For the first week, you’ll be asked to start your research catalog on a historical era/person of interest. (Personally, this is the fun part!) You should select at least one primary document, and from it begin to make a historic “catalog.” These might include personal traits and details, information about setting and time period–anything that you can then use in your fiction. (Use list above for examples).
Once you have a little bit to go on, you should attempt to write some fiction incorporating the research. It need not be a full on story with a plot. It can be short and focused on one item or place.
Let’s say you’re interested in writing about Ben Franklin. You might choose to read his autobiography (primary source). In it you see he started a philosophy club. It sparks your interest. You make a list of details about the club, (when it meets, who attends, where, how often, what the building looks like). From there you should be able to write a short piece about the club and meeting. You might need to fill in the blanks on setting. But at the least, you can reconstruct the place and Franklin’s presence as the organizer. Further, (since Franklin’s autobiography is filled with an array of characters) you might also be able to show the street outside, the different people in town that might stop by, his wife, and so on.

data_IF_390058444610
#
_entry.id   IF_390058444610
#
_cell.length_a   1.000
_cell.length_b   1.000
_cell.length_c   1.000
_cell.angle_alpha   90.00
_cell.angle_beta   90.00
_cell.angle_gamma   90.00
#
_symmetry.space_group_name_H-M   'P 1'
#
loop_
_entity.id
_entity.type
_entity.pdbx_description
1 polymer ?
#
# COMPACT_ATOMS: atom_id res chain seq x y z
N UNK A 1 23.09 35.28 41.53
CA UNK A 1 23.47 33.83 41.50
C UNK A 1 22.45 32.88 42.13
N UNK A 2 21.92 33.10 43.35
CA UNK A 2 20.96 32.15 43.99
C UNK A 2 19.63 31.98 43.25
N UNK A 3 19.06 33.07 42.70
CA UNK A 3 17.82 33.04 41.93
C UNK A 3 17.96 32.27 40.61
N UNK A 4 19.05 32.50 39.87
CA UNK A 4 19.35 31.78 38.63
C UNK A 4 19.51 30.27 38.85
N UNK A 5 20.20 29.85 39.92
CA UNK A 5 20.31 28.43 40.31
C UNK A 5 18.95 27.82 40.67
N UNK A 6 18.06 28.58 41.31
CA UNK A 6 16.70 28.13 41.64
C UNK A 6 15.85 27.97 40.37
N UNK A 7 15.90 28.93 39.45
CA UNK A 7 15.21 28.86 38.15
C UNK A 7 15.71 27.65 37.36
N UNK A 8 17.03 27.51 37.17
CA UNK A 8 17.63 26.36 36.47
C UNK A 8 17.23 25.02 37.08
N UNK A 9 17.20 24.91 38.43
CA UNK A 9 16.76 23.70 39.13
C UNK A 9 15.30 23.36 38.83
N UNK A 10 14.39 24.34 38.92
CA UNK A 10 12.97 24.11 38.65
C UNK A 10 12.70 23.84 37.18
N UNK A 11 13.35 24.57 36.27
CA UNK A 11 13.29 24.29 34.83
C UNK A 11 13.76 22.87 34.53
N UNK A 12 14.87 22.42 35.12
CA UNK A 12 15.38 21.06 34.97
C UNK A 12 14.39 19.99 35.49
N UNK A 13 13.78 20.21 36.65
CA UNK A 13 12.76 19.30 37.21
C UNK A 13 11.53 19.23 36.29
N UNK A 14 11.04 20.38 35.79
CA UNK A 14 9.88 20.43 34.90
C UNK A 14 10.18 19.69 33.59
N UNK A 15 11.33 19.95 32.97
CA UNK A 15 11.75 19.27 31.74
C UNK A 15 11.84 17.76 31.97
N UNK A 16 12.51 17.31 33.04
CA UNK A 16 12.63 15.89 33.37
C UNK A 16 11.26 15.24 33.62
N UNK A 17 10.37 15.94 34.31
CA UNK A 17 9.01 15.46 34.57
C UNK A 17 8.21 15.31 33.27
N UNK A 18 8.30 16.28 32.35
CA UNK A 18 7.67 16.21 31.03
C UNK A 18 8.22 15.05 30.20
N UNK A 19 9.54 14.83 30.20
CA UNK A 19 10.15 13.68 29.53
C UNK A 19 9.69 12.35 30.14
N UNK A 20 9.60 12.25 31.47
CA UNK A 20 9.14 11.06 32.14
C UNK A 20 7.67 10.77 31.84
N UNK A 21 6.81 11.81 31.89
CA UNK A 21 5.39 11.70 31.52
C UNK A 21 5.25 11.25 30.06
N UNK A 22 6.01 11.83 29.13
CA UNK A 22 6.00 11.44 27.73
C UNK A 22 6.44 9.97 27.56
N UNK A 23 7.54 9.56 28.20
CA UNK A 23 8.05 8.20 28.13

From there, as you write, your imagination takes over. You never know where it will lead. Don’t be afraid of discovery.
Place holders are just that. You may not know every detail as you’re writing. So you put something in and go back to it. I often use the word BLANK throughout the document and search it to find where I left them, and replace them with new information as I glean it. Whatever you don’t know, leave it for another time. Just keep writing.
- Create a mini catalog of historic details (bulleted or in a spreadsheet is fine). It doesn’t need to be a complete sentence. It can simply be “notes,” like, “offering, olive branches cut, then fire started, oxen killed.”
- A short fiction piece (500-1500 words and up) incorporating historic details.
Colleen Morrissey is an author, scholar, and teacher from Omaha, Nebraska. She achieved her B.A. in English at the University of Iowa and her M.A. in English literature at the University of Kansas. She is currently working toward her Ph.D. in English Literature at the Ohio State University in Columbus, Ohio. Her dissertation, which she will defend in spring 2018, explores 19th-century British literature and culture. She was awarded an O. Henry Prize in 2014 and has been a Best American Short Stories Notable. Her fiction has appeared or is forthcoming in Alaska Quarterly Review, Southeast Review, Cincinnati Review, Monkeybicycle (print and audio), and others; her creative nonfiction has appeared in Confrontation; her scholarly writing is forthcoming in the Iowa Journal for Cultural Studies and an edited volume on British women writers; her poetry has appeared in Parcel and Blue Island Review.